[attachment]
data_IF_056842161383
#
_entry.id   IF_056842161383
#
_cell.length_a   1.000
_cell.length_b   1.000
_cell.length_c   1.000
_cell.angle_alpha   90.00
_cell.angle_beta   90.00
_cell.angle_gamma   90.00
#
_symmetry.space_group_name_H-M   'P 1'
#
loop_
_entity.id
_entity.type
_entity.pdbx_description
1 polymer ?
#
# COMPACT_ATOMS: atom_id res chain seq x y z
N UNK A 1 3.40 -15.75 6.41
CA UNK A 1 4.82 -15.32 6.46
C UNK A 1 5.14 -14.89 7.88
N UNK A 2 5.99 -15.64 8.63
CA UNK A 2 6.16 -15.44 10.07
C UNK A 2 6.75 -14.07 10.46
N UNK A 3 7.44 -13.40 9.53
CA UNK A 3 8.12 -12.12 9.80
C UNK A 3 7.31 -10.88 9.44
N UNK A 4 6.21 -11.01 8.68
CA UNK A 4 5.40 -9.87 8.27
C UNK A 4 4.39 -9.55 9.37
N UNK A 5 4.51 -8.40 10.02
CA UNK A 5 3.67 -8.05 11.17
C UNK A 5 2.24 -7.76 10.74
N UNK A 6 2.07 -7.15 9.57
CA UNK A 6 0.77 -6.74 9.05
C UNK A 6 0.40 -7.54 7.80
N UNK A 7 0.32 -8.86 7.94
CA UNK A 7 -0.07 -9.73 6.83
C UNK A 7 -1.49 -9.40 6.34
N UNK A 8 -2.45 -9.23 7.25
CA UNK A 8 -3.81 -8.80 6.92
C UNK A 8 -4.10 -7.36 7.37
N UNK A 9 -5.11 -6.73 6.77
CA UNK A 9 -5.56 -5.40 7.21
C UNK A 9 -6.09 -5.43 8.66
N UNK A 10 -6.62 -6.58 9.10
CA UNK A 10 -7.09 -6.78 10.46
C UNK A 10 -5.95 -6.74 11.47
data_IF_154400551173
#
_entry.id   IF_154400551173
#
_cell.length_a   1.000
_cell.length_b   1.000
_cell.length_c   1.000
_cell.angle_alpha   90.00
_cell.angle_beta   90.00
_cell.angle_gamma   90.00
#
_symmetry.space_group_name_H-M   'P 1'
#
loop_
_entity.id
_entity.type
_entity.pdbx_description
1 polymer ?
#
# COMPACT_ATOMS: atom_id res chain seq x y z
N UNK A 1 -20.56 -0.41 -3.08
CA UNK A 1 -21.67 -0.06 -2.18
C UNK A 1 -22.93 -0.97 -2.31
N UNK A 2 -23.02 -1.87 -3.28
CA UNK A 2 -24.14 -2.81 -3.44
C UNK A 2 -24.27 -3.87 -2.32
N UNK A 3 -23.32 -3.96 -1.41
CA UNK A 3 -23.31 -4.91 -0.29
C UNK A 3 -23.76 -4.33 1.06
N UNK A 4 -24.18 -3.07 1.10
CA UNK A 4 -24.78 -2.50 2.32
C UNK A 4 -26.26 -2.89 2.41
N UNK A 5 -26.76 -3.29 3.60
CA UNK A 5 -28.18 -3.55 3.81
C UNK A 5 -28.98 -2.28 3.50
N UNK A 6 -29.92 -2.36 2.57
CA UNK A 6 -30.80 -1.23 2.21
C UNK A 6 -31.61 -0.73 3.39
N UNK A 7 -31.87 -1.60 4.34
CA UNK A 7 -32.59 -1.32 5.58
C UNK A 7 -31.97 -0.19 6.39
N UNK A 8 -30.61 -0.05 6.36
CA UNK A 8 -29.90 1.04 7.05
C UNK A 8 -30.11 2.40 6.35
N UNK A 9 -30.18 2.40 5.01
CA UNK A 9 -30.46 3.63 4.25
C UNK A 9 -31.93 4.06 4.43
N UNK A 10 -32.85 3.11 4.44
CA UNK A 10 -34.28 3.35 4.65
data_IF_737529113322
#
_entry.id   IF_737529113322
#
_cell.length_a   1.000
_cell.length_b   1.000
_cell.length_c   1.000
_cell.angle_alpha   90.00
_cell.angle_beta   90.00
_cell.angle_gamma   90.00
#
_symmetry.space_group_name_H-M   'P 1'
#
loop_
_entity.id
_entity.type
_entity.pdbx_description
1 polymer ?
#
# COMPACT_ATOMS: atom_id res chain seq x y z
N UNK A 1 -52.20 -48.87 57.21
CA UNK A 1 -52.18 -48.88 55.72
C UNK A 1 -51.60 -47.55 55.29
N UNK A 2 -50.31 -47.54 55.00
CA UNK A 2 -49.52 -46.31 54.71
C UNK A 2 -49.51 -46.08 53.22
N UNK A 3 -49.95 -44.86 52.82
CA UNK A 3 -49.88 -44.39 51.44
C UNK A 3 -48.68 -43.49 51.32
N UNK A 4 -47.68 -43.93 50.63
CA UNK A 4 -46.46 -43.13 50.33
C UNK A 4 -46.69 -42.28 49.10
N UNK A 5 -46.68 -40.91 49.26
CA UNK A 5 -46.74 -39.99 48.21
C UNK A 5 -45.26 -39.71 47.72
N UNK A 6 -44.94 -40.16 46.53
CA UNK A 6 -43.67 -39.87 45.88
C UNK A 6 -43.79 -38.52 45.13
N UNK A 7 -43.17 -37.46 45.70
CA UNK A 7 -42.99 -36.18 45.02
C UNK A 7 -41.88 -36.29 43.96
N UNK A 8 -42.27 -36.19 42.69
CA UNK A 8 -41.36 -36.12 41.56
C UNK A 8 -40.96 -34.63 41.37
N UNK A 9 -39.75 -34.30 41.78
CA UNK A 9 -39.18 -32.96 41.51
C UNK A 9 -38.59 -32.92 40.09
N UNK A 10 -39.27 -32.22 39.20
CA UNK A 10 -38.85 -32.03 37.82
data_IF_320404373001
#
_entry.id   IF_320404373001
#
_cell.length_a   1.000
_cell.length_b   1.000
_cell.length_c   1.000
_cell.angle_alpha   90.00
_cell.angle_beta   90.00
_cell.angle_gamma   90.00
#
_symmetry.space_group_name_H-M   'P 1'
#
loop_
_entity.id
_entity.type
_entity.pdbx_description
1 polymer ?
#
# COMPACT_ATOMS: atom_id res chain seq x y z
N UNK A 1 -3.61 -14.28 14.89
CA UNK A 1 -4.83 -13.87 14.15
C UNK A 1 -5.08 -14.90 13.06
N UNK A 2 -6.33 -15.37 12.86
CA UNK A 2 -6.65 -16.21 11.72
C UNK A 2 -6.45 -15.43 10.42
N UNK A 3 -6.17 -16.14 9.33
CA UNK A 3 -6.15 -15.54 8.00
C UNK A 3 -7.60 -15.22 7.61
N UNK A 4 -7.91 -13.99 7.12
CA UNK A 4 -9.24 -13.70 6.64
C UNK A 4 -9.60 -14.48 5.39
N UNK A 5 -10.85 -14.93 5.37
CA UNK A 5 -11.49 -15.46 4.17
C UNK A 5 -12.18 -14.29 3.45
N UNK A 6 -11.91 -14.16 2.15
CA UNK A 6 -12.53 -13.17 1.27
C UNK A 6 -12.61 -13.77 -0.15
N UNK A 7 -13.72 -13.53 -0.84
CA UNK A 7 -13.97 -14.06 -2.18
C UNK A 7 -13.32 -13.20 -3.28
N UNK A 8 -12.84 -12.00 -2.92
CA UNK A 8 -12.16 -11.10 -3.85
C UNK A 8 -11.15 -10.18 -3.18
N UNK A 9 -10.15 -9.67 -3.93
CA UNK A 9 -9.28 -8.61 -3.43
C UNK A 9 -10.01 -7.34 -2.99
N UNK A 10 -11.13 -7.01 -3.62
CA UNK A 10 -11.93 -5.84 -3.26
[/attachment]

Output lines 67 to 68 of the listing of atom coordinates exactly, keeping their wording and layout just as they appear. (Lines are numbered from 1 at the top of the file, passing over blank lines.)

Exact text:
_entity.pdbx_description
1 polymer ?